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Why Does My Boiler Fire Up Randomly?


Have you recently discovered that your boiler has developed a mind of its own and is firing up randomly? Well, one thing is for sure. You are worried about the cause of this behaviour and wonder about its implications on your boiler’s lifespan.

There are several reasons why your boiler may be firing up on its own. Some of these reasons are harmless and are part of the boiler’s operation mechanism. Other’s however, are due to faults in your hot water or central heating system and require the immediate intervention of a certified heating engineer.

Here is a breakdown of the most common reasons why your boiler may be firing up randomly:

Spontaneous hot water demand

If you have a combi boiler, you must have noticed that it regularly turns itself on and off, especially during winter. This is simply because, unlike conventional boilers, combi boilers supply hot water on demand. As such, if someone turns on a hot water tap, the boiler will spring to life to meet the demand for hot water.

Also, if the central heating thermostat instructs the boiler to start up and supply hot water for central heating, the boiler will comply immediately.

To confirm whether this is the reason behind your boiler firing up randomly, turn your thermostat to the lowest reading and don’t use your hot taps for a while. With no demand for hot water, your boiler shouldn’t turn on by itself. And if it does and continues firing up randomly, then there could be a problem with your boiler.

Pre-heat cycle

If your boiler fires up for a few minutes every one or two hours, there is nothing to worry about as this isn’t necessarily a problem. This cyclic firing up and shutting down of your combi boiler is known as the pre-heat cycle. During the pre-heat process, the boiler heats the water in the system to the required temperatures so that there is always hot water available when you turn on the hot water tap.

To confirm whether the random firing up of your boiler is due to it performing a pre-heat cycle, check your owner’s manual as it mentions if your boiler has a pre-heat cycle.

If, however, your boiler keeps turning on more regularly, say six times in an hour and then turning off, it is a clear indication that there is a fault within the unit. In no circumstance should you attempt to fix the problem on your own. Instead, contact a certified heating engineer right away who will examine your boiler and resolve any underlying issues.

Frost protection feature

Almost all modern boilers have a frost protection feature that protects your pipes from freezing during the coldest of winters. And since the only way to prevent freezing is by warming up, the boiler fires up whenever temperatures are low, and your pipes are at risk of freezing.

Once the cold spell passes, the boiler will shut down and await the next blast of cold weather to self-ignite, hence the random firing up.

Short cycling

Short cycling refers to the cyclic switching on and off of a boiler to prevent overheating when the heat generated cannot be dissipated quickly enough. This is a common issue where you’ve installed a powerful boiler that generates heat at a faster rate than it can be dissipated by your hot water or central heating system.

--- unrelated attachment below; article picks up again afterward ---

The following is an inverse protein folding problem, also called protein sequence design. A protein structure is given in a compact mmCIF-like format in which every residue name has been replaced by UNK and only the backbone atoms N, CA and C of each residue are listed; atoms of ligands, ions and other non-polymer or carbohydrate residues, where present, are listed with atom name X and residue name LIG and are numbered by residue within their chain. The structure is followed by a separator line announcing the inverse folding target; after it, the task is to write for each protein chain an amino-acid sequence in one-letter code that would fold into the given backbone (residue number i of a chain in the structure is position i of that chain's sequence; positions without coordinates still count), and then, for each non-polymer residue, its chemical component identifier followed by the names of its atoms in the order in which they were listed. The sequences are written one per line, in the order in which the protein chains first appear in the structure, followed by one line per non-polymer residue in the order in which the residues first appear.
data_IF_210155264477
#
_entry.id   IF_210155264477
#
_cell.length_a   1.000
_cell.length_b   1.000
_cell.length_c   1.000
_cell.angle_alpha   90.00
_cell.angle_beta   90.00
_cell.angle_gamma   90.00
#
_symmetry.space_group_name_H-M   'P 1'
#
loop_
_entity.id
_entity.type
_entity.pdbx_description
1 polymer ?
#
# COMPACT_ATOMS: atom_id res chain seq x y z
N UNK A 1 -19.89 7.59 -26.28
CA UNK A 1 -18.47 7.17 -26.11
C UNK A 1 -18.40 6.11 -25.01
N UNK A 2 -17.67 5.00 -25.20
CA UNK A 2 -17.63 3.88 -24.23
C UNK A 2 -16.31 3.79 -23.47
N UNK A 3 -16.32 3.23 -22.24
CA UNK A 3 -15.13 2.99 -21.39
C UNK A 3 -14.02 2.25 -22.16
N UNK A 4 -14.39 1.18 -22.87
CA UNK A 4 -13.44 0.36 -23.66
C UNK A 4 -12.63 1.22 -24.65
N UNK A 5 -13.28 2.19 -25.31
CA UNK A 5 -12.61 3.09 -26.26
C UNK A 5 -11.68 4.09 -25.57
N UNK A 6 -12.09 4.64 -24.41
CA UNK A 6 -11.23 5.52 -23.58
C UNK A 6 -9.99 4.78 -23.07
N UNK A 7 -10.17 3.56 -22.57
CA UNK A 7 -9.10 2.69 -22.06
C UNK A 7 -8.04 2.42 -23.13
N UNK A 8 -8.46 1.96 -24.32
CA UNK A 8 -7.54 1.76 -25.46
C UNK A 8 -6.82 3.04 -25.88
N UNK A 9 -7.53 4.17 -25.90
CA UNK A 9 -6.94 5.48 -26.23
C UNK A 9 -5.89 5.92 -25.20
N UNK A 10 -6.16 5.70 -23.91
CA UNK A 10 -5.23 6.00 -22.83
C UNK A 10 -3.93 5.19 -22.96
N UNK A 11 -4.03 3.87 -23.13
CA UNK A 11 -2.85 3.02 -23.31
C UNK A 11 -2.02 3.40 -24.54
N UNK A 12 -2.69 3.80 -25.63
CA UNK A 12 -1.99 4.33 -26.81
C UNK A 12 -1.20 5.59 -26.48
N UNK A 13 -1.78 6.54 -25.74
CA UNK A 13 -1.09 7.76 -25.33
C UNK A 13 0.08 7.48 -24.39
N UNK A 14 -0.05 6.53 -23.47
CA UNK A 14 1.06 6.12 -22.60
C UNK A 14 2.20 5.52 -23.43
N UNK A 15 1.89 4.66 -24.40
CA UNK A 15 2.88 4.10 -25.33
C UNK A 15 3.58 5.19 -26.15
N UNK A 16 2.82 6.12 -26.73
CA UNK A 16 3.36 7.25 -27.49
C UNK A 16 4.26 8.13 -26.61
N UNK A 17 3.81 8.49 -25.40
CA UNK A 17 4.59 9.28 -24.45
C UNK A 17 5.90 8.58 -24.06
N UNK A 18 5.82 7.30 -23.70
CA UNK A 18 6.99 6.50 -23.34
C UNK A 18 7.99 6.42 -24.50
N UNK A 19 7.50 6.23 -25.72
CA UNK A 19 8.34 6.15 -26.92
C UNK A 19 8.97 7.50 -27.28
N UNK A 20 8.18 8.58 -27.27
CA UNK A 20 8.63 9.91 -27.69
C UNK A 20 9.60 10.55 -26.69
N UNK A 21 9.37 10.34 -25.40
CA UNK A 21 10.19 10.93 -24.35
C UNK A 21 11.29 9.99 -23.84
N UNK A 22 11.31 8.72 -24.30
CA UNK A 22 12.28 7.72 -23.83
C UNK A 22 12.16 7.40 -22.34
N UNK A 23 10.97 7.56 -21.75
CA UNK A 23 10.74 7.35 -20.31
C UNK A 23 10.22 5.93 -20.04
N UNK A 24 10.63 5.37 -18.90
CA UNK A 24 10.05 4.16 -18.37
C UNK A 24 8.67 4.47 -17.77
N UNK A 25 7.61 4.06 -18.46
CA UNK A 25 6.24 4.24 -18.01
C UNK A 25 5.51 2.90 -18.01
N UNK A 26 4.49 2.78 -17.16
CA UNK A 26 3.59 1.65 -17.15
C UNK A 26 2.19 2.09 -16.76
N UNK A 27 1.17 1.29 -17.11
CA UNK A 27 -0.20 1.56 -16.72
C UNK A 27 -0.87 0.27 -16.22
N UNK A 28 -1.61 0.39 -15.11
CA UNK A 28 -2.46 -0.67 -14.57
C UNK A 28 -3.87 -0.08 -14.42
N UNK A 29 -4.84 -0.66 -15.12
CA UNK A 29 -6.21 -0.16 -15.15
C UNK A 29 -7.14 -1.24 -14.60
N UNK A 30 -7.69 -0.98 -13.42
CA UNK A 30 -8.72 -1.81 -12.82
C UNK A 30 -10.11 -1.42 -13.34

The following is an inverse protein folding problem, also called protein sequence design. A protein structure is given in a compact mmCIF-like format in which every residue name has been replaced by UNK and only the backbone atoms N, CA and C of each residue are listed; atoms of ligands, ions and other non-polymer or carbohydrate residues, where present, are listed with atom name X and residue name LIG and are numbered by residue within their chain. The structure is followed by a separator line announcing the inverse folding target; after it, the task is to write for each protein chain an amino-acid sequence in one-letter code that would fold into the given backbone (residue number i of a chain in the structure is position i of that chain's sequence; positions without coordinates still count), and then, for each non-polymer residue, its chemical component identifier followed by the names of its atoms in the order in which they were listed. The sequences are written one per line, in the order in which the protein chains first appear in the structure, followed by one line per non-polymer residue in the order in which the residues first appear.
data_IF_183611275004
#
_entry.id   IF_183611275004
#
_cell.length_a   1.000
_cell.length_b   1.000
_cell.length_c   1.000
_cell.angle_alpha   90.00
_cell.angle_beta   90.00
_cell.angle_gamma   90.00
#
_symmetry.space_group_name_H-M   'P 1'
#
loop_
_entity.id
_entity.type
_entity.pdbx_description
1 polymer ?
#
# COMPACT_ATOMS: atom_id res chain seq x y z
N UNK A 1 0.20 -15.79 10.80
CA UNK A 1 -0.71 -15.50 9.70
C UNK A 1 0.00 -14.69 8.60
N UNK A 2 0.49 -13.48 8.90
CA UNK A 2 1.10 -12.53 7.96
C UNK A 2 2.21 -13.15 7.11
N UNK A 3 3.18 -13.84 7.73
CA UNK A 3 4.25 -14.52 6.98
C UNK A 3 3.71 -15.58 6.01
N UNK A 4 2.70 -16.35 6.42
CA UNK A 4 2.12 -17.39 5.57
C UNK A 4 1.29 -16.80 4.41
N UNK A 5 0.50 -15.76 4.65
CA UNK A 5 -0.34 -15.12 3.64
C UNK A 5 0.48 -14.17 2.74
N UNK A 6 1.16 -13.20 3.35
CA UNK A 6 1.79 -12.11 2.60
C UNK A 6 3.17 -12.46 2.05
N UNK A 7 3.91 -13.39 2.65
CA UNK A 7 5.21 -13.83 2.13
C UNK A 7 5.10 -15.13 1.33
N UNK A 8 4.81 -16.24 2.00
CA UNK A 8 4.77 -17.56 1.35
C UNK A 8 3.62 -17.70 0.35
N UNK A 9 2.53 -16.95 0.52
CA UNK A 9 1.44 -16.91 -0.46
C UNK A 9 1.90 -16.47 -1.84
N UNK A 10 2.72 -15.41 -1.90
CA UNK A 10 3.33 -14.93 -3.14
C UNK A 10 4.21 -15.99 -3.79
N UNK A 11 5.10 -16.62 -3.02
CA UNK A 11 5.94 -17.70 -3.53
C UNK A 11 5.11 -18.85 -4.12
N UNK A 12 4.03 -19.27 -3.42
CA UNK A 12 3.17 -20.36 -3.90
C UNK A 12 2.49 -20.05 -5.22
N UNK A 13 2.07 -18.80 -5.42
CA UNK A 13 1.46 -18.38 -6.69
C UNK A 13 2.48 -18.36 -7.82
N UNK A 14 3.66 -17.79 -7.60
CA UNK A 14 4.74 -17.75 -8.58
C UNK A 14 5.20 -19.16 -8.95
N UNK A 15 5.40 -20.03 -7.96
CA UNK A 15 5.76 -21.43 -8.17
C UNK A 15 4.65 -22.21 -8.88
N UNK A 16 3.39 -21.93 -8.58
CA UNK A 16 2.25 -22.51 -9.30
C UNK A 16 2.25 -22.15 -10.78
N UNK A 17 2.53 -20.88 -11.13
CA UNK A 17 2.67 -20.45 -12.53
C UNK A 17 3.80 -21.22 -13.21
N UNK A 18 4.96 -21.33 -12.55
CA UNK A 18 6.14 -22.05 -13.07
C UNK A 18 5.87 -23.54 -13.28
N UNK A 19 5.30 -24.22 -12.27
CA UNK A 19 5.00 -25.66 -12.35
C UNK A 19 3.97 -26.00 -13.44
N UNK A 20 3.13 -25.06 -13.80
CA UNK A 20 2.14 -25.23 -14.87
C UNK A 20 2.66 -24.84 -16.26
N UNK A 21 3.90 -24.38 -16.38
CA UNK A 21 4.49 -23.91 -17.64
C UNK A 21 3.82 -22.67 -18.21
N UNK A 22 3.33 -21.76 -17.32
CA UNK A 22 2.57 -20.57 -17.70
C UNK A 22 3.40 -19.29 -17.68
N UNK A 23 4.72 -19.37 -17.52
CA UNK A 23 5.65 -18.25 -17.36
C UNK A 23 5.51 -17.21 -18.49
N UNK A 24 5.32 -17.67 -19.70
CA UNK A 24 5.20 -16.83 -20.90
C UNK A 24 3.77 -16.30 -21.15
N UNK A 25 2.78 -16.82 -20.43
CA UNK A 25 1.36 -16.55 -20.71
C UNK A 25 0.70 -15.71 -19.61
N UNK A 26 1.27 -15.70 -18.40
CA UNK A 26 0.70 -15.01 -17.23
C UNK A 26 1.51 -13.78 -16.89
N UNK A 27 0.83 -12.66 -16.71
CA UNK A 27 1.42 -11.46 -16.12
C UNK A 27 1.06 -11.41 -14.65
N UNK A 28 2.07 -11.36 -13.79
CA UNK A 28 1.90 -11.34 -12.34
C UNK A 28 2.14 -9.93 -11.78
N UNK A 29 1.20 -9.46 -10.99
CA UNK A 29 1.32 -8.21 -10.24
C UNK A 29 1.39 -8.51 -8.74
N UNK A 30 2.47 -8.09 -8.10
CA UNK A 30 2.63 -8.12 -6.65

Other causes of short cycling include:

  • Oversized boiler
  • Pump issues
  • Undersized pipes
  • Poor system design
  • Radiator sludge

High water pressure

When the water pressure in your central heating system is too high, it can cause damage to system components, and the boiler will shut down for safety reasons. Once the coast is clear and the water pressure has dropped, the boiler will fire up again and initiate the pre-heat cycle.

If you suspect that high water pressure is the culprit behind your boiler firing up at random, you should bleed your radiators to lower the water pressure and resolve this issue.

Poor location of the central heating thermostat

The central thermostat in your home acts as the on and off switch for your home’s central heating. When the thermostat detects interior temperatures below your settings, it instructs the boiler to turn on and supply hot water for central heating. Once the internal temperature rises past the set value, the thermostat instructs the boiler to turn off.

When this thermostat is located in a drafty location near the front door, a fan, or a washing machine, it will be affected by the draft coming from an opened door or operating fan or washing machine. For instance, every time someone opens the door, the sudden breeze will fool the thermostat into thinking the interior temperatures have dropped below the set temperature. The thermostat will then instruct the boiler to fire up and warm the room.

To prevent this issue, consider installing your thermostat in the living room or deep in the hallway, which won’t be affected by regular temperature changes.

PCB fault

Lastly, your boiler may be firing up randomly due to an electrical fault in the PCB unit.

We all know that the PCB is the heart and brain of your boiler and central heating system in extension. It coordinates the operation of the different components of the boiler to ensure they are working in sync. If the PCB is faulty, it might fail to recognise the timer settings and result in the boiler being on despite the timer settings saying otherwise.

A faulty PCB is a serious issue and should be left to professional heating engineers.

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